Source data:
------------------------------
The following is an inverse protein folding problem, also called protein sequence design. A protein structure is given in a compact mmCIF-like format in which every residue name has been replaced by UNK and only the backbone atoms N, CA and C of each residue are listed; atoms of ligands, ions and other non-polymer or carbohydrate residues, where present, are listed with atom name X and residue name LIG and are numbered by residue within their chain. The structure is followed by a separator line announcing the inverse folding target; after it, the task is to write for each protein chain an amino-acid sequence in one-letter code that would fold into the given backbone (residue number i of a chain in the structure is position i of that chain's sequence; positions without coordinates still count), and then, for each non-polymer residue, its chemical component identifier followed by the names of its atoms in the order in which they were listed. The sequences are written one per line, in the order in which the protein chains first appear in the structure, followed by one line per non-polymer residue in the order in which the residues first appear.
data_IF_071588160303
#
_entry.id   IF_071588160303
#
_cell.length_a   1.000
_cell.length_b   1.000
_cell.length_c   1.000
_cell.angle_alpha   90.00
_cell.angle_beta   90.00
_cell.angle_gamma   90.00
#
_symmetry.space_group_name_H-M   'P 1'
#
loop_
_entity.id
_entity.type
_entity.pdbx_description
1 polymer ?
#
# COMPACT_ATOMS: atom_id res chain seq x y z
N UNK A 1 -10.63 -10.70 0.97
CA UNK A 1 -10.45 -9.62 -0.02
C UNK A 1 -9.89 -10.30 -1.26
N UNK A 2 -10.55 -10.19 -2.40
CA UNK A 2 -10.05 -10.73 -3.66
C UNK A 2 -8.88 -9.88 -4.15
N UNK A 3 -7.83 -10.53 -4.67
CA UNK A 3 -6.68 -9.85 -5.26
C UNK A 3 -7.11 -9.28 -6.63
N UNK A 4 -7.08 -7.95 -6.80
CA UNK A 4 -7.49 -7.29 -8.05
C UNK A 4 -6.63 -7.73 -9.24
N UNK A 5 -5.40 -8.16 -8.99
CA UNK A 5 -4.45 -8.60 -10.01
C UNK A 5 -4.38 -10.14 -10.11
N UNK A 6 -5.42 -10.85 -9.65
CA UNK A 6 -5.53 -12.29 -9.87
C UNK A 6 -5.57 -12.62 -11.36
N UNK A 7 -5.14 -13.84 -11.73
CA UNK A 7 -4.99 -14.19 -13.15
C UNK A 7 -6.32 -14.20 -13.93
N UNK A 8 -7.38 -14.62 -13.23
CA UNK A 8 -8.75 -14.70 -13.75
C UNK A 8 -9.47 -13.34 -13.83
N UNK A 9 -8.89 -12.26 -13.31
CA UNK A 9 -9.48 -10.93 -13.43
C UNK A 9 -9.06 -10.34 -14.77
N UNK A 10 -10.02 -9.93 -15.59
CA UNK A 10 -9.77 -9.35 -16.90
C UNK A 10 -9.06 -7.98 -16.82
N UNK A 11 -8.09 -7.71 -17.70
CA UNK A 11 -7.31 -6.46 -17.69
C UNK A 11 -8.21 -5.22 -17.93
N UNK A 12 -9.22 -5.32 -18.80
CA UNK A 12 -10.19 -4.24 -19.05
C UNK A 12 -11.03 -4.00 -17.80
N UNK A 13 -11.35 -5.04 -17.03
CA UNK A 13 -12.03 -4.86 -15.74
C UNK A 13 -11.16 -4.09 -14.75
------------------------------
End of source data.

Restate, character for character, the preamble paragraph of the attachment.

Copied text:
The following is an inverse protein folding problem, also called protein sequence design. A protein structure is given in a compact mmCIF-like format in which every residue name has been replaced by UNK and only the backbone atoms N, CA and C of each residue are listed; atoms of ligands, ions and other non-polymer or carbohydrate residues, where present, are listed with atom name X and residue name LIG and are numbered by residue within their chain. The structure is followed by a separator line announcing the inverse folding target; after it, the task is to write for each protein chain an amino-acid sequence in one-letter code that would fold into the given backbone (residue number i of a chain in the structure is position i of that chain's sequence; positions without coordinates still count), and then, for each non-polymer residue, its chemical component identifier followed by the names of its atoms in the order in which they were listed. The sequences are written one per line, in the order in which the protein chains first appear in the structure, followed by one line per non-polymer residue in the order in which the residues first appear.